In summary, Labour under Corbyn has become an effective opposition. That in itself is a stunning achievement. But can he become Prime Minister? My view now is that he can. But he won’t if Labour and its activists remain wedded to the moral high ground of the politics of protest. For the reasons I have set out above, Labour and Jeremy Corbyn have some way to go yet. But perhaps I am wrong – again.
There you go, they can laugh at us and never feared that some chav would storm the office and gun them down – and then have people like Joe Sacco, Salon Magazine and the Pope implicitly blame the victims. Get my meaning? But perhaps the analogy is not apt? France’s historical record of anti-Arab racism and Islamophobia is not the same as its historical disdain of the English. So, if you want a more apposite analogy, perhaps google ‘Charlie Hebdo Shoah Hebdo, for is lampooning of the links between the commemoration of the holocaust and rationalisation for the victimisation of the Palestinians. This, the magazine did, in spite of the country’s shameful record of Vichy and historical anti-semitism. The magazine feared offending no one.
Dans ce numéro: une interview exclusive de Philippe Poutout, candidat du NPA: “Il n’y a pas de sauveur”. Il revient sur les conditions de sa désignation à la candidature présidentielle, acte ses différences avec Mélenchon, et analyse le “mépris social” donc il est victime dans les médias.
A l’hôpital psy de Ville-Evrard, la quasi totalité des chefs de pôle démissionnent: rencontre.
Charlie était aussi à la première de Golgota Picnic, au Théâtre du Rond-Point: reportage en textes et en dessins.
Enfin, Laurent Léger a suivi à la trace Bernard Tapie, qui disait vouloir se retirer des affaires et s’apprête à investir… à Madagascar.
We are living in a world where it’s no longer ‘the economy, stupid’. That’s not to say real wages, the cost of living, and tax-and-spend don’t matter to people anymore. Clearly, they still do. But they no longer trump nearly everything else when voters make up their minds. Politics has always been multidimensional, of course. It’s that analysts of voting behaviour and public opinion used to be able to conveniently collapse most of these dimensions into the left-right spectrum. Nowadays, that’s becoming harder and harder to do.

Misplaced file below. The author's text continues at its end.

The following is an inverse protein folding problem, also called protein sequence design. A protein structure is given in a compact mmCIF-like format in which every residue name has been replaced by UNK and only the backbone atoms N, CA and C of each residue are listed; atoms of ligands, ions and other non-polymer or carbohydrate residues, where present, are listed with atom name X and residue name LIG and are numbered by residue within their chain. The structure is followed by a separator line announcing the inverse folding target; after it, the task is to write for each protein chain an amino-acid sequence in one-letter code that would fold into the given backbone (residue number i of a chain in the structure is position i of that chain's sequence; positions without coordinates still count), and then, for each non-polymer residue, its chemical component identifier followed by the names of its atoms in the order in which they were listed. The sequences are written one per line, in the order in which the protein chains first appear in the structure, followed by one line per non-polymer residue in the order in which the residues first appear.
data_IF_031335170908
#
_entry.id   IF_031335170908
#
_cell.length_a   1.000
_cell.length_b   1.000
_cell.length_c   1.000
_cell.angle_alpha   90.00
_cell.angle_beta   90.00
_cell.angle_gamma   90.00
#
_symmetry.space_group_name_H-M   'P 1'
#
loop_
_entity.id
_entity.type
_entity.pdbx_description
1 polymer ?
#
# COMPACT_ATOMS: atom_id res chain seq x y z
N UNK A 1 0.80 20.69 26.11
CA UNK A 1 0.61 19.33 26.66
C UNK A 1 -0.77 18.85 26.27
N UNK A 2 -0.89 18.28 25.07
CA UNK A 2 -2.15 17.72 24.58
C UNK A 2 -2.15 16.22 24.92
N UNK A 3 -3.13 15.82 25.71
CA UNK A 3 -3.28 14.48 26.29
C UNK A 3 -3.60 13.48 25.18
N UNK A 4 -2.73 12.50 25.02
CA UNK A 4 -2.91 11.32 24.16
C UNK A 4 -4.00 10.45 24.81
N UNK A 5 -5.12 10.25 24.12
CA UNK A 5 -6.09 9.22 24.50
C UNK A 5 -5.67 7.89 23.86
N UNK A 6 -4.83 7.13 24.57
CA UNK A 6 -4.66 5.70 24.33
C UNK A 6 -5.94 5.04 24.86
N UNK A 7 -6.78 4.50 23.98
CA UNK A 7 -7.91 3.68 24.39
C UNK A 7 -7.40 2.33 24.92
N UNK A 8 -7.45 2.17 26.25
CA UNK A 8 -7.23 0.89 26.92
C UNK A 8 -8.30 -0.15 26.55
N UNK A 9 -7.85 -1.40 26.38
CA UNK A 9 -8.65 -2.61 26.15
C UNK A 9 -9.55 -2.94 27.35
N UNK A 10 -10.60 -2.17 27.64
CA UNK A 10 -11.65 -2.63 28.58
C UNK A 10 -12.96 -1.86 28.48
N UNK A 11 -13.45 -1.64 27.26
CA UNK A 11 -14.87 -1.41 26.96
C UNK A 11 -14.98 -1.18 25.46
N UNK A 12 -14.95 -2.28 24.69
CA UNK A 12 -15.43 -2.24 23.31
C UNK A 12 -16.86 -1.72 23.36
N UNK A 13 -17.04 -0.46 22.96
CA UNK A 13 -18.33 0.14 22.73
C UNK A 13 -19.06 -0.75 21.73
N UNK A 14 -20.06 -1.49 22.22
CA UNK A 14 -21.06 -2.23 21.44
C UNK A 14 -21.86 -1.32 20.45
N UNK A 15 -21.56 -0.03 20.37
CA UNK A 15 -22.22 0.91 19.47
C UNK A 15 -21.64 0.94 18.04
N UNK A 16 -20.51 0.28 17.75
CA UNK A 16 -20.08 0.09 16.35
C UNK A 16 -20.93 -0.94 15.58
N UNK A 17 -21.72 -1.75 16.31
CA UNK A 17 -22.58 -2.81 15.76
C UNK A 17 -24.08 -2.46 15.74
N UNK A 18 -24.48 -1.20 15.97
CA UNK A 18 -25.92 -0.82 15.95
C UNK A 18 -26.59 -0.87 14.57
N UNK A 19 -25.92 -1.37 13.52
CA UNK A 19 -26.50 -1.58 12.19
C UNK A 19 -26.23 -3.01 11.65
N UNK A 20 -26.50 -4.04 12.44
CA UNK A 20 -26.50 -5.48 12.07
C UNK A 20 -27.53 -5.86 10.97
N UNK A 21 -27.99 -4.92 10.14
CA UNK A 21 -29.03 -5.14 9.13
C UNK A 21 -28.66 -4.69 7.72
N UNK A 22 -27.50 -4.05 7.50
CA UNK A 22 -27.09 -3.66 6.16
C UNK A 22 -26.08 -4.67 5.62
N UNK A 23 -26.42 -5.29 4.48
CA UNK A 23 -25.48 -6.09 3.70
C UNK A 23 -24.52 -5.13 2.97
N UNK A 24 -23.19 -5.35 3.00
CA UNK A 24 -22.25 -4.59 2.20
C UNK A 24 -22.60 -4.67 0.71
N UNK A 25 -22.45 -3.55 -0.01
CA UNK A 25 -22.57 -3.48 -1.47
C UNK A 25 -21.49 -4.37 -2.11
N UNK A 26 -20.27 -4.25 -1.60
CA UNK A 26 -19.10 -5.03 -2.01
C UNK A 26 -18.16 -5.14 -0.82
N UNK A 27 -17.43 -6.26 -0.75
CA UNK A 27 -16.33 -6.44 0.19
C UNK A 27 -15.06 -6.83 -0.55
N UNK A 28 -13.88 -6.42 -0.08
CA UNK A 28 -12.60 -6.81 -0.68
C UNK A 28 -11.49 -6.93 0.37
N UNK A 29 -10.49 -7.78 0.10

In the United Kingdom, as in many European countries, that familiar horizontal axis is now being intersected by another, vertical one. Call it what you will – GAL-TAN (Green, Alternative, Libertarian – Tradition, Authoritarian, Nationalist), demarcation-integration, communitarian-cosmopolitan or simply open-closed – this dimension suddenly seems to matter much more than it used to. Certainly, it helps explain why 52 per cent of those…
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Well, I have just added ‘Brexit’ to my WordPress account dictionary. I am scarcely surprised that the word has yet to enter the English lexicon in all corners just yet; it’s been less than 9 months since the momentous vote on 23 June 2o16.
For many Remainers (another word WordPress dictionary does not recognise), the vote was nothing less than a triumph of vintage English xenophobia, epitomised by the Union Flag, commonly known as the Union Jack. Is it the Union Flag or the Union Jack? The correct name is disputed. The etymology of the word does not concern me here. Suffice to say, I prefer Union Flag, for reasons I will spell out below. Henceforth, all mentions of it will be under Union Flag, shortened to ‘Flag.’
The Flag’s associations are mixed. But for many Remainders of a liberal or progressive political persuasion, they are negative. It’s the badge of far-right.Some people cannot see it without having disturbing visions of shaven-headed thugs, in leather jackets and skin-tight jeans, faces distorted by hatred and fear, laying into a dark-skinned migrant with their bovver boots. That’s not all. For many, it is the symbol of just about every crime against humanity: slavery, the concentration camp, genocide of native peoples, to name just a few.